Graduand Spotlight; 1st Class Honours Law Student Tony Nyakundi
22 year old Tony Areri Nyakundi, is not shy of venturing into areas largely ignored by the society. This yearning led him into researching on an unfamiliar topic Embryo Personhood and how it affects disposal procedures in IVF. Through this research, Tony analyzed foundational concepts of personhood and how they intersect with conservative and liberal interpretations of property. He was forced to examine traditional interpretations of the implications of personhood, influenced by either conservative or liberal values, seeking to find a middle ground in a subject that is highly controversial but nonetheless, exciting for him.
Tony will graduate with a 1st class honours in this year’s graduation from Strathmore Law School. He has appeared in the Dean’s list from his second year to the final year of university, an achievement that is by no means sloppy. He is the second born in a family of three children.
What did it take to attain high grades through the four years?
I wouldn’t attribute this to any individual factor or formula. I did well because of the usual hard work and diligence, but would also say, the fact that I had excellent people around me motivated me to do better and be better. The people include not only my parents and lecturers, but also my classmates and friends who are some of the smartest people I know. They are also the most supportive group of people I had the pleasure of knowing.
I think it also helps to find out what works for you and establish a routine that you are confident will work for the best.
Why that particular research topic?
Aside from the fact that it is a largely ignored area of the law, this topic gave me the chance to further my knowledge in theoretical legal issues such as property law and jurisprudence.
I discovered that with sound legislation and policy guidelines, we can balance the right to life enshrined in our constitution, which is core to the concept of personhood and the right to reproductive freedom also in our constitution.
I was attracted to law because of its diverse character. It is rarely interpreted in a vacuum and this forces students to sample different fields of study besides law itself for example, history, philosophy, economics etc.
Due to this exposure, we are able to view the field from a different perspective and in effect we can understand the legal ramifications of different trends in culture, governance, commerce etc.
In retrospect, the decision to join law school was a good one because not only have I had the opportunity to read widely on interesting subjects, but I also met different individuals who positively influenced my thinking.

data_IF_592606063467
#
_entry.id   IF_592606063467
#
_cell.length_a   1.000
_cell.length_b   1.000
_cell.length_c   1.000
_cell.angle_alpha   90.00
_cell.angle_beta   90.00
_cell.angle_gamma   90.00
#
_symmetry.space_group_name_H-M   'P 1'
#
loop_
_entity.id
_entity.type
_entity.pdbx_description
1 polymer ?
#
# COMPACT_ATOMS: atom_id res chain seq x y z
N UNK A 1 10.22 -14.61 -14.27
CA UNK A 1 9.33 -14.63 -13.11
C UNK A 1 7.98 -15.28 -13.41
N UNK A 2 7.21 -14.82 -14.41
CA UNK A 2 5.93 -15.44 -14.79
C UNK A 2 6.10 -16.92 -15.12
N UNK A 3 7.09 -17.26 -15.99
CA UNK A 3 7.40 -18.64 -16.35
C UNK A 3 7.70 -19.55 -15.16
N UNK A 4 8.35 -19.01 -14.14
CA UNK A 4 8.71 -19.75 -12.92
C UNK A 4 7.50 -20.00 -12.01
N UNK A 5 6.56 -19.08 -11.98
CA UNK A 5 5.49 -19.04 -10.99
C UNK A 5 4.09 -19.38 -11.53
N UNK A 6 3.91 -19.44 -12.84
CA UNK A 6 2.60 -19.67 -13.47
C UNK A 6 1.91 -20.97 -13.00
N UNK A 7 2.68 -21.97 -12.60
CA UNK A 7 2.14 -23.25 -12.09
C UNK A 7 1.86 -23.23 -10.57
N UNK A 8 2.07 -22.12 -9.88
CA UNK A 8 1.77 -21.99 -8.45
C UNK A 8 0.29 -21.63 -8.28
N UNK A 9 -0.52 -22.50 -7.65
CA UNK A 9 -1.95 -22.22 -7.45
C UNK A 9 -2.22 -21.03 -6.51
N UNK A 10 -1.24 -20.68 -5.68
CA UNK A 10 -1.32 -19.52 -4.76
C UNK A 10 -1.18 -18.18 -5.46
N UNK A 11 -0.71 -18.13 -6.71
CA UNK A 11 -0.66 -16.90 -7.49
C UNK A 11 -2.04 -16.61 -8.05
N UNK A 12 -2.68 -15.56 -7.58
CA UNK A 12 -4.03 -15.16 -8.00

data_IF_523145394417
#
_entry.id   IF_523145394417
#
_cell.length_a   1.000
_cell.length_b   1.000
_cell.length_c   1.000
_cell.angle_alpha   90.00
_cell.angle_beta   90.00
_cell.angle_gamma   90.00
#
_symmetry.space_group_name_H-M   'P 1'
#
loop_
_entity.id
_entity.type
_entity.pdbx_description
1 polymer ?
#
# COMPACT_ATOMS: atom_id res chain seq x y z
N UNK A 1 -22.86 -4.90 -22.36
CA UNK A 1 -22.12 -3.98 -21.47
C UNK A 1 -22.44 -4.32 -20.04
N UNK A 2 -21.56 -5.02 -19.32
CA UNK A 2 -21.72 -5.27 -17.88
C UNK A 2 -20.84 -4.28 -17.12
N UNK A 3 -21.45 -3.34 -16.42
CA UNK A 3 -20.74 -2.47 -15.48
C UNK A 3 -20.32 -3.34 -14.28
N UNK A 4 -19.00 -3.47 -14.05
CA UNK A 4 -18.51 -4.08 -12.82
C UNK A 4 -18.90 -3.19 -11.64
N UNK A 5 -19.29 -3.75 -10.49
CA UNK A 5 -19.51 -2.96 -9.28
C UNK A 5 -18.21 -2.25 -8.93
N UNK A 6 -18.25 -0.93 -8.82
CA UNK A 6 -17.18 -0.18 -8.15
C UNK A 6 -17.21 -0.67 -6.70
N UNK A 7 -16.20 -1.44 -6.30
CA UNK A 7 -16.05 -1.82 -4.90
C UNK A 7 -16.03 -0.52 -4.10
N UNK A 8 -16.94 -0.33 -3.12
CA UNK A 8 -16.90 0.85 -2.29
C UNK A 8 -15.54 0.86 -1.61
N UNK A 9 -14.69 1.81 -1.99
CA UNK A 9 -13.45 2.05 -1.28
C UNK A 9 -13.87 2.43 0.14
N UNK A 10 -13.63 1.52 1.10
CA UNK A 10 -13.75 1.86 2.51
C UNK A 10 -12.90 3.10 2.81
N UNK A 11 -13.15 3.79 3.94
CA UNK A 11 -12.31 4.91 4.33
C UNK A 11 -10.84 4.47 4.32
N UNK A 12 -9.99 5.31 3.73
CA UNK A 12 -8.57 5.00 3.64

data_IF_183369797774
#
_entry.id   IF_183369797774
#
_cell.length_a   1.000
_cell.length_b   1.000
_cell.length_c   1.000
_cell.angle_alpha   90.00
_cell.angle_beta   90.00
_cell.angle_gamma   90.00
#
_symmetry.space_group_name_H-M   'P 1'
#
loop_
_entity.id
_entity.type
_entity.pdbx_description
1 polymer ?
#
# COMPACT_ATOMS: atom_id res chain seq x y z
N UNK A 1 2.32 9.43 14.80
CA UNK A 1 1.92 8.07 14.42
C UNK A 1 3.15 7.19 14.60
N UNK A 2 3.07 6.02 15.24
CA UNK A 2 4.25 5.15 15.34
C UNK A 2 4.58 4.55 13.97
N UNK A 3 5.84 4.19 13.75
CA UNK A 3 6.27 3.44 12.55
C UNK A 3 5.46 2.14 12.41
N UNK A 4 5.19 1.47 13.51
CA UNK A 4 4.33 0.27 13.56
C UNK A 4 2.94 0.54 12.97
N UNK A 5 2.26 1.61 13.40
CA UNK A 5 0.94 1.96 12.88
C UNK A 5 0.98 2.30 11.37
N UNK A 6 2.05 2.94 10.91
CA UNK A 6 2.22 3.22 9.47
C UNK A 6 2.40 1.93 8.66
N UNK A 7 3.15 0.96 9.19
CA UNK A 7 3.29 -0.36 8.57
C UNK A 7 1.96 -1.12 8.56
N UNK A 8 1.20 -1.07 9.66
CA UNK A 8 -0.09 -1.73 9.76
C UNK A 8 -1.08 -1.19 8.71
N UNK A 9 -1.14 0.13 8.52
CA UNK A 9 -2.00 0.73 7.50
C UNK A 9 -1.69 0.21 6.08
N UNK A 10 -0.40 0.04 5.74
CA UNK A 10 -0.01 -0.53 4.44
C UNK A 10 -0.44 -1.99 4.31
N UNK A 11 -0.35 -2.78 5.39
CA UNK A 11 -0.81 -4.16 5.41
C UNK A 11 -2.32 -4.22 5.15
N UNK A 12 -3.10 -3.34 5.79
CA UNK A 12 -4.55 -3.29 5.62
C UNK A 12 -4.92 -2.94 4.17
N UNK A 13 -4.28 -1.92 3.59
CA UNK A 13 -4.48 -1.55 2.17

How was your experience at Strathmore and how did it grow you?
I was involved in a couple of activities outside the classroom.
In second year for example, I was part of the team that revived the Strathmore Spanish Club and I enjoyed my brief stint as its chairperson.
I have worked at the Strathmore Extractives Industry Centre as an intern.
I think that it is very possible to balance extra-curricular activities and your studies with a bit of organization, and of course help from those around you. I have been lucky to work with supervisors who always understood that schoolwork is a priority for me and we were able to work out a schedule that did not force me to compromise on either. My fellow colleagues at the Research Centre are also extremely capable individuals who always pulled their weight which was essential to collective productivity.
If I had any advice for any incoming Strathmore student, it would be to take advantage of the numerous opportunities that are available at all Strathmore institutions. At the Law School for example, we are grateful to have a genuinely brilliant Dean, Faculty and Administrative Staff, who are always looking to add value to our basic degree with opportunities to explore our interests.
I have personally been lucky enough to spend this past semester at Cornell Law School in New York learning at one of the best institutions in the world simply because of the Law School’s value addition attitude.
Who do you look up to?
President Obama for his intelligence, wit and remarkable introspectiveness; Prof Muna Ndulo of Cornell Law School for his brilliant legal mind and nuanced insight into Africa’s issues; my parents for their humor, kindness and sacrifice.
Where do you see yourself in the next 5-10 years?
In the short term, I hope to further my research and organizational skills while working at the Extractives Baraza at the Law School. Later, I hope to join an established law firm to gain work experience after completing my pupilage.
I also intend to pursue a postgraduate diploma at the Kenya School of Law and later a Master’s Degree before working in a law firm once again or performing advisory work.
What is your academic background?
I attended Moi High School Kabarak, Nakuru, where I attained a grade of A (83 out of 84 points) in my KCSE national examination, before I joined Strathmore University.
I was a student of St. George’s Greenland School (Nakuru) for my primary where I attained 425 out of 500 marks in my KCPE national examination.
While at Strathmore, I successfully completed section one of the Certified Public Accountant (CPA) course.
What do you enjoy doing in your spare time?
I am an avid Man United fan.
I also enjoy reading historical and political books or any form of long-form journalism.
Congratulations to Tony Nyakundi on this great success!!!